Billy the bookshelf seeks an understanding home: In Sweden people have more Ikea furniture than they know what to do with. It'll never catch on here, says Tim Moore

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'BILLY, seven years old, black, well looked after, only 120Kr.' Classified advertisements such as this may surprise Britain's loyal army of Ikea shoppers, but in Sweden they pass without comment.

Billy is not a homeless orphan but a bookcase, part of Ikea's range of furniture. He is one of hundreds of items, with names such as Ralf and Viktor, that are being trafficked through the pages of local newspapers.

This trade is unlikely to cross the North Sea. Sentimental Britons will hang on to little Billy for as long as he is capable of holding up his books. However, Sweden, home of the Ikea lifestyle store, has more of the quaintly named furniture than it knows what to do with.

The Ikea phenomenon may be in its infancy here, but in Sweden shoppers no longer find the idea of bookshelves and kitchen clocks with names such as Billy and Chris ridiculous - if, indeed, they ever did. Ikea's 1992 catalogue memorably proclaims: 'If there were a Nobel prize for bookcases, Billy would win it for certain.' Billy and Chris are cultural icons, standard-bearers of the chipboard, wipe-clean, Scandinavian way. Advertisements such as the one above appear in classified columns specifically devoted to second-hand Ikea furniture.

At the enormous Stockholm Ikea, a building so formidable that it is named on city maps with the prominence normally accorded to houses of parliament, there is further evidence of the slavish personality cult that has developed around items of furniture such as Bert the drawer unit and Klippan the sofa bed. Each piece stands in a softly lit pool of reverent hush, surrounded by worshippers sporting walrus moustaches, expensive leisure-wear and blank expressions. Above towers a shrine to Billy the bookshelf, a flat-pack Fuhrer whose name graces a forest of in-store banners.

Scandinavians grow up with Ikea. The company's marketing genius has been to create expandable systems that grow with your income and family. One can imagine Swedes whiling away long winter nights over old photo albums: 'Look at Ralf in this one] Just a cheeky little six-drawer basic unit]'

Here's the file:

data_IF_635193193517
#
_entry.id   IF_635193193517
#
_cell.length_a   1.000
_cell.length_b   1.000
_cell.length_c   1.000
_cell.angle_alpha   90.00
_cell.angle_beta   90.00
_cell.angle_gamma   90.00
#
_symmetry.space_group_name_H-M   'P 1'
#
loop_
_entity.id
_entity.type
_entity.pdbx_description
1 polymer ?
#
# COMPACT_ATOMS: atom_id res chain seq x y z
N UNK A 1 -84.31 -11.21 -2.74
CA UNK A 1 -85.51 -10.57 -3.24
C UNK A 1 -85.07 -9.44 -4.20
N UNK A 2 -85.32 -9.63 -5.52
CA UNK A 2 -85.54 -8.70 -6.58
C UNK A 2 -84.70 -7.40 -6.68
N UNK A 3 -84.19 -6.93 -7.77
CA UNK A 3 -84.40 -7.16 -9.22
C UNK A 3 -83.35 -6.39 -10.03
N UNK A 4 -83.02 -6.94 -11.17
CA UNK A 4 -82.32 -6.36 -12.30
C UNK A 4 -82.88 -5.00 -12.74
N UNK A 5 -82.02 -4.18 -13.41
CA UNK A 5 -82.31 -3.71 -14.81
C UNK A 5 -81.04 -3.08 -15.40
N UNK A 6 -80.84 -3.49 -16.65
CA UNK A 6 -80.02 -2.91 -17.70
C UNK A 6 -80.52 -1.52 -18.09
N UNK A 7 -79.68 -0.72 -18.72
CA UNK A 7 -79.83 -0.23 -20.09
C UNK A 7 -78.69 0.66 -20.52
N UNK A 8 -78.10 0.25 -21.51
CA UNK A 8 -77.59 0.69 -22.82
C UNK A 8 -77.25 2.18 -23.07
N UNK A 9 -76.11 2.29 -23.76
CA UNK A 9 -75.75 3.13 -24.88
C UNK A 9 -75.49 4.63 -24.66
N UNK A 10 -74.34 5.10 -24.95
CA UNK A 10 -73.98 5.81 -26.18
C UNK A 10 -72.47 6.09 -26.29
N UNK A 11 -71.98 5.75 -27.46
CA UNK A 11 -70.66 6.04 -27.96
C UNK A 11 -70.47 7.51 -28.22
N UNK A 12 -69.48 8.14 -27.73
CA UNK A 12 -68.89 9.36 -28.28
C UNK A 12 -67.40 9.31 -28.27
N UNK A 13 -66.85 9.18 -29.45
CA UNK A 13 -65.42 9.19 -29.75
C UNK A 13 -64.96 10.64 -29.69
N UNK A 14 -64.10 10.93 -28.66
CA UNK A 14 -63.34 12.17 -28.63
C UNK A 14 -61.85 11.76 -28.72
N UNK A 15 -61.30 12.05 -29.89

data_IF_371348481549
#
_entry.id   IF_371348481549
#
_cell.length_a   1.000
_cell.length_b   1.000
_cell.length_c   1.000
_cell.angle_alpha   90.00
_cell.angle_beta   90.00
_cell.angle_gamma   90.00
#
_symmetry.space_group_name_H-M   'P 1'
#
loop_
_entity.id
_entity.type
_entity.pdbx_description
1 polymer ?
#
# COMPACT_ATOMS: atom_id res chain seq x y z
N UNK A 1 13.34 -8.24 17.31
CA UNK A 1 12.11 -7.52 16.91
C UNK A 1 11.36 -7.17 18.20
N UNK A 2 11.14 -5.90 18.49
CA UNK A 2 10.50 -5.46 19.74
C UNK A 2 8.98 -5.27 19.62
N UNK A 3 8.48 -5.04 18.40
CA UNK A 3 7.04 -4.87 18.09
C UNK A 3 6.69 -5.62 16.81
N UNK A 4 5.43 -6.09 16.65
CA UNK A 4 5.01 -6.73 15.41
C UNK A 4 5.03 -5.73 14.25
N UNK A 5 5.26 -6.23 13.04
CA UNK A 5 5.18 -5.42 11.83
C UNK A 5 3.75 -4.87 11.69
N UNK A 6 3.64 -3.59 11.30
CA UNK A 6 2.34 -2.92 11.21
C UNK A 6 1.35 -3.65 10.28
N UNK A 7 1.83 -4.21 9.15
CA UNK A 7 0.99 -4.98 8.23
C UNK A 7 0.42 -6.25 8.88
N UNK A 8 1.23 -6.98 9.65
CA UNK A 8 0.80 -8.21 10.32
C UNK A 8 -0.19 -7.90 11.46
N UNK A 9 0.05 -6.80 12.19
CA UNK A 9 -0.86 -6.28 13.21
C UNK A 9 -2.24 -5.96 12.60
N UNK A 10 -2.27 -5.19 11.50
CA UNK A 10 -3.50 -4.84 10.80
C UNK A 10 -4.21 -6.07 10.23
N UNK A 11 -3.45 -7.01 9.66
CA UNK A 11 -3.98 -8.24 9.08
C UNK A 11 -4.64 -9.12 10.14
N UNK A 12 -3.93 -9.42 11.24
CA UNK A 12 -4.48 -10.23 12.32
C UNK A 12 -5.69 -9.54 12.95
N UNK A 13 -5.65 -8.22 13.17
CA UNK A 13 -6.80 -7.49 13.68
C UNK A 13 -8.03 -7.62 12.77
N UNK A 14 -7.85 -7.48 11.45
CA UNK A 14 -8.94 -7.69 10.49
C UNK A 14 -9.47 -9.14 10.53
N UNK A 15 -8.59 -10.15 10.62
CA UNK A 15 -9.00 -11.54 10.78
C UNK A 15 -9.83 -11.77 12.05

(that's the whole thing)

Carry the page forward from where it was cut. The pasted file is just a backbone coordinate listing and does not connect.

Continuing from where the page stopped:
'Oh, bless him, here's Fritz getting his first interior lighting]'

'Remember when Ted had that trouble with his feet - here's Dad knocking them back in . . . he looked much brighter when we moved Albert over.'

And when the grim reaper calls, you can make full use of the large Kabinett, which in its last incarnation could make a handy coffin.

Sweden's Ikeas have nothing left to prove. Not for them the banks of infernal drawer-slamming devices, common in UK stores, that put a Ralf through the equivalent of two generations of abuse in an afternoon. Swedes are born knowing that Volvos are built like tanks and Ikea furniture is as tough as tank-traps - only later do they discover that both have similar performance and handling characteristics. Cockroaches can rest assured that, as sole survivors of a nuclear holocaust, they will still have somewhere to display their knick-knacks.

Ikea's Stockholm branch is filled with an air of supreme commercial harmony, of being so obviously and completely right that there is no longer any point shouting about it. The life-sized cutouts of trowel-wielding Swedes - so oafishly endearing in the UK stores - seem arrogant and smug when viewed on their home soil.

Plans to attain full Ikea nirvana abroad are doomed. On a practical level, Ikea cannot expect its Nordic tastes and customs to dovetail neatly with those of the uncivilised world. The huge piles of windowsill Christmas lights languishing in British stores will continue to grow pending the next Viking resettlement of our land.

Furthermore, the British are acutely sensitive to ridiculous brand names: one has only to think back to the commercial failure of Lollygobblechocbombs to realise this. Ikea has tested this sensitivity with Ralf, Billy and Hubert the shoe-tidy, but its Burk range of spaghetti jars and Pimp fabrics are surely going too far.

The major stumbling block in this country, however, is customer honesty - or rather the lack of it. Swedes do not stagger back to the car park with bulging holdalls of complimentary pencils and tapemeasures. Ikea's north London branch features displays of reproduction televisions and video-recorders; at its Stockholm outlet the real things are on show, all still boasting a full complement of knobs. A restaurant offer of free ice-cream for children who finish their main course would result in queues of stubborn adults if it were instituted in the company's Gateshead outlet. Most astonishing is the 'gratisbuss' that ferries people from central Stockholm to the distant suburban superstore. No fare, no obligation to buy - and no back seat full of freeloading commuters.

Pity poor Birger Lund, the UK manager whose kindly, pullovered form gazes paternally from the catalogue's inside cover. As he watches heartless customers ignore the finer points of his furniture and tear piles of in-store brochures asunder to get at the money-saving coupons on page 57, one can imagine his gentle Nordic tones coming over the Tannoy: 'Dear shoppers, I'm not angry - just very, very sad . . . .'

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